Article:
While concluding on this, it noted that LDR stipulated at 60%, now increased to 65% and that the OMO restrictions increasing overall liquidity in the banking sector.
“Increase in CRR from 22.5% to 27.5% to tame excess liquidity and inflation. The Reduction in MPR by 100bps from 12:5% to 11.5%. Development Finance Initiative as a policy tool will enhance credit penetration,” it recalled.
Cautious private sector investment activities
According to KPMG, the Private sector confidence remains low as FDI is expected to dim in 2021. The firm noted that the largest component of capital importation, contributing 58.8% of total capital importation.
It attributed this to the government aggressive policies toward enhancing other strategic investments e.g. technology development in the economy.
It also attributed the Portfolio investment, which declined by 91% (YoY) at $385.32million in Q2 2020 from $4,292.893million in Q2 2019, to the impact of Covid-19 on global activities, which dampened investors’ sentiments.
Emerging digital economy
The emerging digital economy is expected to witness growth in 2021, as Nigeria boasts of an industry driven by increased investment resulting in capital to drive growth.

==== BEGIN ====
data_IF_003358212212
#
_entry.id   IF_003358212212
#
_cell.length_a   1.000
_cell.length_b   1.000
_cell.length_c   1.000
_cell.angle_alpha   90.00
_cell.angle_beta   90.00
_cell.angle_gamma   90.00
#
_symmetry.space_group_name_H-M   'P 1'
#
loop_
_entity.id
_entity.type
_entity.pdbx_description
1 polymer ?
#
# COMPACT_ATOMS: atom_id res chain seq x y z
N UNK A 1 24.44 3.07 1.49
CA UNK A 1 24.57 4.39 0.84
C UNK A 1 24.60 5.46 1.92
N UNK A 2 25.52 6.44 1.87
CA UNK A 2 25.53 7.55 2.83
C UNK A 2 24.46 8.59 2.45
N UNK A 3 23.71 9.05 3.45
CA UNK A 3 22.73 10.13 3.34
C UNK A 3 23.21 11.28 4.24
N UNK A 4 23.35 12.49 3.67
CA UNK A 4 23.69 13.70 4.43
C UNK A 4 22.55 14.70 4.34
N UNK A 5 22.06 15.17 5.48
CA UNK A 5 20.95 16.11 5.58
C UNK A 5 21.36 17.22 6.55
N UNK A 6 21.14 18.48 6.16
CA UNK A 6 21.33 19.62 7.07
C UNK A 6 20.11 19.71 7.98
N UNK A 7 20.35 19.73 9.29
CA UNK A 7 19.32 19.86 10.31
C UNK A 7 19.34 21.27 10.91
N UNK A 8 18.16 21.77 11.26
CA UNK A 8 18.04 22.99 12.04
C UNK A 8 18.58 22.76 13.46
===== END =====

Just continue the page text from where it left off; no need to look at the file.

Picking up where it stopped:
On the influx of start ups in the segment, KPMG stated that the total funding in Nigerian startups in 2018 up to $178 Million. Entry of new players, 15 startups raised more than $1million in the fintech segment.
“Tech start-ups have begun to attract funding from venture capital firms, however, foreign investors provide over 80% of this funding,” it added.
The social wheel of pressure is spinning, as an additional 5million Nigerians are expected to be pushed into poverty in 2021 due to crisis. This will be driven largely by contraction of remittances and growth in population (2.6% annually) above the GDP growth rate.
Consumer pressure points
Even in 2021, the tax firm is optimistic that there are several macro forces pitched against the consumer. One of them is employment, which remains a major challenge in Nigeria, as inflationary pressures on the rise are expected to be sustained in 2021, driven by rising costs.